|SUMMARY OF:||A Special Report on the Department of Community and Economic Development, Division of Investments, Commercial Fishing Revolving Loan Fund, March 18, 2003.|
Purpose of the Report
In accordance with Title 24 of the Alaska Statutes and a special request by the Legislative Budget and Audit Committee, we conducted a performance and financial audit of the Commercial Fishing Revolving Loan Fund (CFRLF). Our specific objectives were to:
- Perform an audit of the fund’s financial statements
- Evaluate administration of the loan fund and related loan program for compliance with Alaska Statutes and regulations.
- Ascertain the effect that Division of Investments (DOI) lending and collecting practices have on the financial position of the loan fund.
- Determine whether DOI is competing with private or public lenders when making commercial fishing loans and whether such competition is in accordance with the purpose of the program.
We have audited the FY 02 financial statements of CFRLF and concluded that, in our opinion, the statements were free of material misstatement. The statements, notes, and the accompanying auditor opinions are included in this report.
Generally, we concluded the financial position of the CFRLF has declined due to its loan concentration in the troubled salmon fishing industry. In spite of the large number of borrowers that are not making their CFRLF principal and interest payments, the CFRLF continues to receive more cash than it loans to fishermen resulting in positive cash flow into the fund.
DOI is charged with accomplishing two competing and sometimes opposing public policy goals: managing the state’s financial investment in the commercial fishery and assisting Alaska residents that do not qualify for alternate financing to enter or remain in the fishery. DOI has acted within its legal authority when responding to the salmon disasters, however, in the long-term their actions may not meet the intent of the program. DOI’s temporary policies are at risk of becoming standards of operation to the detriment of the fund’s financial position. DOI’s actions have far-reaching, economic implications that warrant input and direction from both the legislature and the governor.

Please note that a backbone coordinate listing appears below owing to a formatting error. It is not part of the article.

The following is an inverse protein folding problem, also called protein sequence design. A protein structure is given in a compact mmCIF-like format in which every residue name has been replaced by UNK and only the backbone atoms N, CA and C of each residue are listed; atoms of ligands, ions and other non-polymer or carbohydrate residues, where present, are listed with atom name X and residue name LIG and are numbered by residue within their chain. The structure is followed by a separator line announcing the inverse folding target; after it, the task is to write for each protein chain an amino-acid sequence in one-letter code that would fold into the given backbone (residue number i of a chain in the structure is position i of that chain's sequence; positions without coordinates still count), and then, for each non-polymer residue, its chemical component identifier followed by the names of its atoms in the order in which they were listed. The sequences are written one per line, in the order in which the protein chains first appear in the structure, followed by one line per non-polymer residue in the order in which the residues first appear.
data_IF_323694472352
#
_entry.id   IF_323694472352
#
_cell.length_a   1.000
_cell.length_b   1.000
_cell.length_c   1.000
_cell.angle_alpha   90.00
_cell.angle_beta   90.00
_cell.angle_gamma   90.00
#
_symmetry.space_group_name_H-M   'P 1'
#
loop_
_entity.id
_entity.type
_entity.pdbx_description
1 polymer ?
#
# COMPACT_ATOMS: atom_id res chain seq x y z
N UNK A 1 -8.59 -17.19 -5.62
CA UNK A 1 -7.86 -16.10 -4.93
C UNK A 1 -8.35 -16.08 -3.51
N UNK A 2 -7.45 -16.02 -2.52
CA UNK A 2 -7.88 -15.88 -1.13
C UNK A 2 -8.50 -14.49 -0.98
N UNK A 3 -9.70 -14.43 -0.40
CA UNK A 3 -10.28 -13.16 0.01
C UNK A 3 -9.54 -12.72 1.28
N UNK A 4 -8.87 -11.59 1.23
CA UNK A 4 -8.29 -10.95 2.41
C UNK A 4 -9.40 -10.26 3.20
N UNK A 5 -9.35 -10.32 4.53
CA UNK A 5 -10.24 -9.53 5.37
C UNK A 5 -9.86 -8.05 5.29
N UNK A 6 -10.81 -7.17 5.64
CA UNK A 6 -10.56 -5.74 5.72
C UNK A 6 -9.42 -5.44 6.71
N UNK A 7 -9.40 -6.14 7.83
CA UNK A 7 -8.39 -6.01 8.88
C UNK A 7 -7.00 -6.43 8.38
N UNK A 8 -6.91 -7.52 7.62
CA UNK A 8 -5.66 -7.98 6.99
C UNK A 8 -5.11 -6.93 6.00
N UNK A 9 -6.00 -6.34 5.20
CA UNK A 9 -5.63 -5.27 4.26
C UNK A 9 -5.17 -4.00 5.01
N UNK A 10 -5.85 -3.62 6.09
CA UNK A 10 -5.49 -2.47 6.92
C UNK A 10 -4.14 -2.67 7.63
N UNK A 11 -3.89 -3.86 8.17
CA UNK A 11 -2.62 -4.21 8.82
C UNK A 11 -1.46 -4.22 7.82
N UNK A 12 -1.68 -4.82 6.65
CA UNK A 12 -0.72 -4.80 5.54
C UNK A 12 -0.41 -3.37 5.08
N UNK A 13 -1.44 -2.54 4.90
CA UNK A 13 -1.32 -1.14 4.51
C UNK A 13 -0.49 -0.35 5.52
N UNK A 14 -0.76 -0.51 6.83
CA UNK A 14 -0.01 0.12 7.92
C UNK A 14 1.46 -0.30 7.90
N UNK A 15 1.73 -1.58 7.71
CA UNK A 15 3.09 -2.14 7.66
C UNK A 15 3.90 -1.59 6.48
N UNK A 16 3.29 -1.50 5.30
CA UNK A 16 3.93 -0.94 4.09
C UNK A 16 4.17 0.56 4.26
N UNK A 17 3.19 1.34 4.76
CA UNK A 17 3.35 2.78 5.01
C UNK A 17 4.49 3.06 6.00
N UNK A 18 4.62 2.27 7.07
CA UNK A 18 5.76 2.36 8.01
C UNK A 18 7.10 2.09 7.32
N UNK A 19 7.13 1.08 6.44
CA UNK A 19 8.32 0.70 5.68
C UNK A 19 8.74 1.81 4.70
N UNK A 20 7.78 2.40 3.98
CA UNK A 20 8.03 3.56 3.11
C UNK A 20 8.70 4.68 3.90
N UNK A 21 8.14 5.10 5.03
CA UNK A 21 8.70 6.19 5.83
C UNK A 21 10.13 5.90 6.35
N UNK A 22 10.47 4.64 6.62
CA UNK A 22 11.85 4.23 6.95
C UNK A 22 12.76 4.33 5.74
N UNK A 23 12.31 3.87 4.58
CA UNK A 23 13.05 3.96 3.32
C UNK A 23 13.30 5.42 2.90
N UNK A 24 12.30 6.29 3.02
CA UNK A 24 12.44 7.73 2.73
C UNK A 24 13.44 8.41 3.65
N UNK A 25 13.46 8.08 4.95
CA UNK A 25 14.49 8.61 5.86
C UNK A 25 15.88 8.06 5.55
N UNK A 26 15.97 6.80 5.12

In general, we found DOI administers the commercial fishing loan program in compliance with statutes and regulations. However, we have noted instances where loan practices could be improved. We have also noted that DOI collection practices are limited by the agency’s failure to report CFRLF debt-to-credit reporting agencies. Further, due to its loan practices, the state has become the preferred lender for most types of commercial fishing loans.
CFRLF lending patterns have changed significantly over the past 11 years. Quota share loans and refinancing vessel loans, originally financed with other financial institutions, have become increasingly important while the demand for permit loans has substantially decreased. Refinancing of other lenders’ vessel loans has increased the default risk borne by the state.
The value of limited entry permits, which serve as the primary collateral of the CFRLF, has declined significantly. The decrease in value has several implications. In the event of a default, DOI’s ability to mitigate losses declines, collection efforts are hampered, and DOI’s inventory of repossessed permits will grow significantly. This may lead to the further devaluation of permits as DOI repossessed permits are “promptly” put up for sale as required by statute.
To help limit the State’s exposure to loss due to default, DOI has accepted the assignment of Exxon Valdez Oil Spill (EVOS) settlements. In the event EVOS settlements are approved by the courts, DOI is slated to receive $8.3 million to be applied to CFRLF borrowers’ indebtness.
Findings and Recommendations
- We recommend the commissioner of the Department of Community and Economic Development coordinate with the governor’s office to ensure that the CFRLF policy’s and regulations remain consistent with overall public policy goals.
- We recommend the director of DOI reevaluate the benefits provided by the pay-on-time program in light of the substantial administrative inefficiencies of the program.
- We recommend the director of DOI takes steps necessary to ensure EVOS assignments are not accepted when alternative collateral is available.
- The director of DOI should change its current policy to ensure EVOS settlements are applied to interest first.
- We recommend the director of DOI coordinate with other state agencies when replacing the current loan subsystem.
- The director of DOI should change several loan serving policies to improve administration of the program.
- The director of DOI should ensure that the availability of other financing is thoroughly documented and considered during the loan application process.